Grit Blogs > The Daily Commute

Keep Your Chickens Healthy with Hops

By Hank Will, Editor-in-Chief

Tags: chickens, feed, hops, farms,

Hops flowers are full of good bitter stuff.Brewmasters have known about the preservative qualities of hops flowers for centuries and beer drinkers have learned to love the sometimes less than subtle bitter flavors. Now, scientists report that the antimicrobial bitter acids contained in hop flowers might prevent pathogenic bacteria from taking hold in your chickens’ stomachs.

According to a recent ARS report, adding the bitter acid lupulone to the chickens’ drinking water appears to be a viable alternative to lo-level antibiotic doping of their feed. In one study, lupulone therapy was specifically associated with controlling Clostridium populations in the chickens’ intestinal tracts.

Why is this important? It turns out that chicken guts is one of the primary sources for meat contamination by pathogenic organisms … especially when mechanized evisceration methods are employed. Even if you raise chickens for eggs, or carefully dress your own, I suspect that you can keep your flock a bit healthier by adding some fresh or dried hops to their diet. Why not plant a vine or two this year and give it a try?

Check out the USDA’s ARS website for more information on the antimicrobial characteristics of hops.

Photo courtesy ARS.

Hank Will raises hair sheep, heritage cattle and many varieties of open-pollinated corn with his wife, Karen, on their rural Osage County, Kansas farm. His home life is a perfect complement to his professional life as editor in chief at GRIT and Capper's Farmer magazines. Connect with him on .

janet gardner
3/13/2013 9:15:03 PM

What about spent hops...those that have already been used for brewing? Are they of any use for feed?

grover duty_1
7/16/2009 9:54:20 PM

im looking forward to placeing my add.

hank will_2
1/16/2009 12:37:02 PM

Hey Becky -- I think you will be able to grow hops pretty easily. If I recall correctly, you need female plants to get the bitter-acid producing flowers. I suspect that a bit of hops in many animal feed rations could be useful. But I bet some flavor would pass to the milk in dairy animals. I brewed small batches ... 6 gallons at a time. I never malted my own barley, instead I used bagged malt and malt extract from the local home brew supply. Hank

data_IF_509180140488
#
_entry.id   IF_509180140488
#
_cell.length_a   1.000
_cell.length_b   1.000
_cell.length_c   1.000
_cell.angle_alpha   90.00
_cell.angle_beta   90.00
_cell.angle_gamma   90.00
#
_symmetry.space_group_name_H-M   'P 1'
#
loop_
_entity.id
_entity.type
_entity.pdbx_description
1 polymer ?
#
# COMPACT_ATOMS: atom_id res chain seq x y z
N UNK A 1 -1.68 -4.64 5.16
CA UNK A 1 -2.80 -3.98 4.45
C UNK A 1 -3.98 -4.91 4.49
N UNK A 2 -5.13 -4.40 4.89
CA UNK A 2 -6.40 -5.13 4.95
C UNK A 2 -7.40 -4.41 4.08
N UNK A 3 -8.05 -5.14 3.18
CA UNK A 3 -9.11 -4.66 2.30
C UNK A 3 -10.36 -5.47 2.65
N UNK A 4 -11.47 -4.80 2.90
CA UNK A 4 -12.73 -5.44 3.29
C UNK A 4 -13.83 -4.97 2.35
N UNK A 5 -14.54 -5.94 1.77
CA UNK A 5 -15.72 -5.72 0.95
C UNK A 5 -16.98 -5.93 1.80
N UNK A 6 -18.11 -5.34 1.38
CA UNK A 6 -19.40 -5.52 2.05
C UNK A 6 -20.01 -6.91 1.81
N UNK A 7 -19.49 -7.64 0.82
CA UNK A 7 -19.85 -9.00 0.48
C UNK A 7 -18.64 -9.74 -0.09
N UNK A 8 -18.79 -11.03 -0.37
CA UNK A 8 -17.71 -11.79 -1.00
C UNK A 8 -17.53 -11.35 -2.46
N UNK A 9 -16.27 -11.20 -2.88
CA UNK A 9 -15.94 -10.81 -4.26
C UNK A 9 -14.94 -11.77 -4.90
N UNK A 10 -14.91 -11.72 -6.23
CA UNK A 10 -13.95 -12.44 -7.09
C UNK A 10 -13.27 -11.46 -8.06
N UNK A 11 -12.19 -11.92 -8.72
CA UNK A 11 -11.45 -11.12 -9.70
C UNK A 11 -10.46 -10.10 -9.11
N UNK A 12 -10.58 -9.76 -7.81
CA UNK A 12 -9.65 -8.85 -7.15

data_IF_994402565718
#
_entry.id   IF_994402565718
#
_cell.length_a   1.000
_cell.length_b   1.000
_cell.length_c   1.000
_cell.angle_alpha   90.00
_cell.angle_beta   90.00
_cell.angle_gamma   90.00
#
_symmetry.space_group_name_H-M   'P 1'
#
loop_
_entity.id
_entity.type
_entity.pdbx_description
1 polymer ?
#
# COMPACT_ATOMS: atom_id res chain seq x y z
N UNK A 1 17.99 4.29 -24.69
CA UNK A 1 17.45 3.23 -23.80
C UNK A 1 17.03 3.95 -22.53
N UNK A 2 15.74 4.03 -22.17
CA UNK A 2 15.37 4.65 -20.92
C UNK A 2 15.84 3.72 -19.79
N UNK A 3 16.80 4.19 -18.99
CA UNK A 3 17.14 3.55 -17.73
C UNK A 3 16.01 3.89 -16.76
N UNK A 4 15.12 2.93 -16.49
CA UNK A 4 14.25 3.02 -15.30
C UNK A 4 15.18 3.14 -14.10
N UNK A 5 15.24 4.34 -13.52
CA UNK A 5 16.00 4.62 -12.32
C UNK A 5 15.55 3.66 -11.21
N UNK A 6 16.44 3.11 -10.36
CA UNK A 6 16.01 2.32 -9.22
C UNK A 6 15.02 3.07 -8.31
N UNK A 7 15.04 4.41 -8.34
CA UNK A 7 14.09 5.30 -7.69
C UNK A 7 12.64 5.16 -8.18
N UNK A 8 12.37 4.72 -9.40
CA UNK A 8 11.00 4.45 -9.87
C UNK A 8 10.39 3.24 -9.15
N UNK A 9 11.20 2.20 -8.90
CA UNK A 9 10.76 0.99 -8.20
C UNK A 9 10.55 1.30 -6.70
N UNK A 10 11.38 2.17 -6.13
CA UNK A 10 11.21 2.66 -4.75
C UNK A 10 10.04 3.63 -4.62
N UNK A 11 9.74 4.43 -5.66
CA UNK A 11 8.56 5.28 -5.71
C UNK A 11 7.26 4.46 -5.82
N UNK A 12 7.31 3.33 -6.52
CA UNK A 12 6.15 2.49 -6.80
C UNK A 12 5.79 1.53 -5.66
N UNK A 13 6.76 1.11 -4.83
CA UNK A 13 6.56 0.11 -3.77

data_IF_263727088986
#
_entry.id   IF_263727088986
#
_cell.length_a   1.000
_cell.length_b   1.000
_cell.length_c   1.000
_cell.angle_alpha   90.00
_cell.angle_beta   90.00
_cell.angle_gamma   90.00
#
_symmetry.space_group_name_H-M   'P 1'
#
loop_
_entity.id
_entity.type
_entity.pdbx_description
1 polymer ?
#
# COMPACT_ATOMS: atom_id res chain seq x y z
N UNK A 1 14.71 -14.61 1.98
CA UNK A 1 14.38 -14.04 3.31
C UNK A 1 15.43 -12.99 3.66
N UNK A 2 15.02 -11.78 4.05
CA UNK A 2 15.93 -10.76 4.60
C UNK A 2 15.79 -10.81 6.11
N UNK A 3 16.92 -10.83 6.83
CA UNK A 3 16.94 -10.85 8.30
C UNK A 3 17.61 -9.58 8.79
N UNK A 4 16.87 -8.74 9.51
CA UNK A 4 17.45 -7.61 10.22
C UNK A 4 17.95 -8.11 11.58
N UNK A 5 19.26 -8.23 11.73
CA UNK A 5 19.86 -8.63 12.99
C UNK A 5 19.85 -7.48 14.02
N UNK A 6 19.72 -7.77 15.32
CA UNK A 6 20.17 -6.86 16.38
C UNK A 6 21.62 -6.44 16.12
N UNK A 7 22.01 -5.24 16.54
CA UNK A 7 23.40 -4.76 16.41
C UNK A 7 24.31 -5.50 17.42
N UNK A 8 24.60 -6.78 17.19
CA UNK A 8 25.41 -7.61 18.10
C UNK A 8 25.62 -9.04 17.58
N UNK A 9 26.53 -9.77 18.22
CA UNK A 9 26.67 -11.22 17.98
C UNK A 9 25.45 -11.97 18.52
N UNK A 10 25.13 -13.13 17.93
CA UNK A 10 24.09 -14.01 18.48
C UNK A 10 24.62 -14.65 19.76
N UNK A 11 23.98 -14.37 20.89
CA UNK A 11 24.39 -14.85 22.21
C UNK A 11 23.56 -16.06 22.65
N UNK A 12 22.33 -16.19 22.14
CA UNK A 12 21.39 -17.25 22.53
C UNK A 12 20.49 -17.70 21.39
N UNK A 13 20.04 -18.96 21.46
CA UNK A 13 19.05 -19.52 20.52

becky and andy
1/16/2009 11:57:37 AM

Hank, This is DEFINITELY something we will be looking into! Thank you for reporting this great info! (we are aspiring brewers as well...just need the materials, the equipment, the time...ok, so it's a pipe dream right now. But the immediate benefits for the hens seems like great incentive!) Becky

hank will_2
1/16/2009 10:53:11 AM

Hey Paul -- I would just pick and crush a few handfuls of hop flowers and mix them into the feed (or something similar with fewer dried flowers) ... or offer them on the side. I suspect the chickens will know when enough is enough. I don't think I would bother steeping them ... but I would give them the hop remains after brewing. We had a couple of hop vines in South Dakota. They grew about 30 feet long from the ground each year. I had them in a fairly sandy loam ... they covered the entire deck. Back then, I used them for brewing (and shade) ... but I haven't brewed in years. Hank

paul gardener
1/16/2009 10:33:16 AM

Hmmm...Interesting. I've actually been thinking about growing a small crop of these this year anyway just for home use in Beer making (a new venture of mine.) Do you know whether the Chickens could be fed the hops fresh or if they should be steeped in their water for a little to remove the compounds? Good information Hank Thanks! P~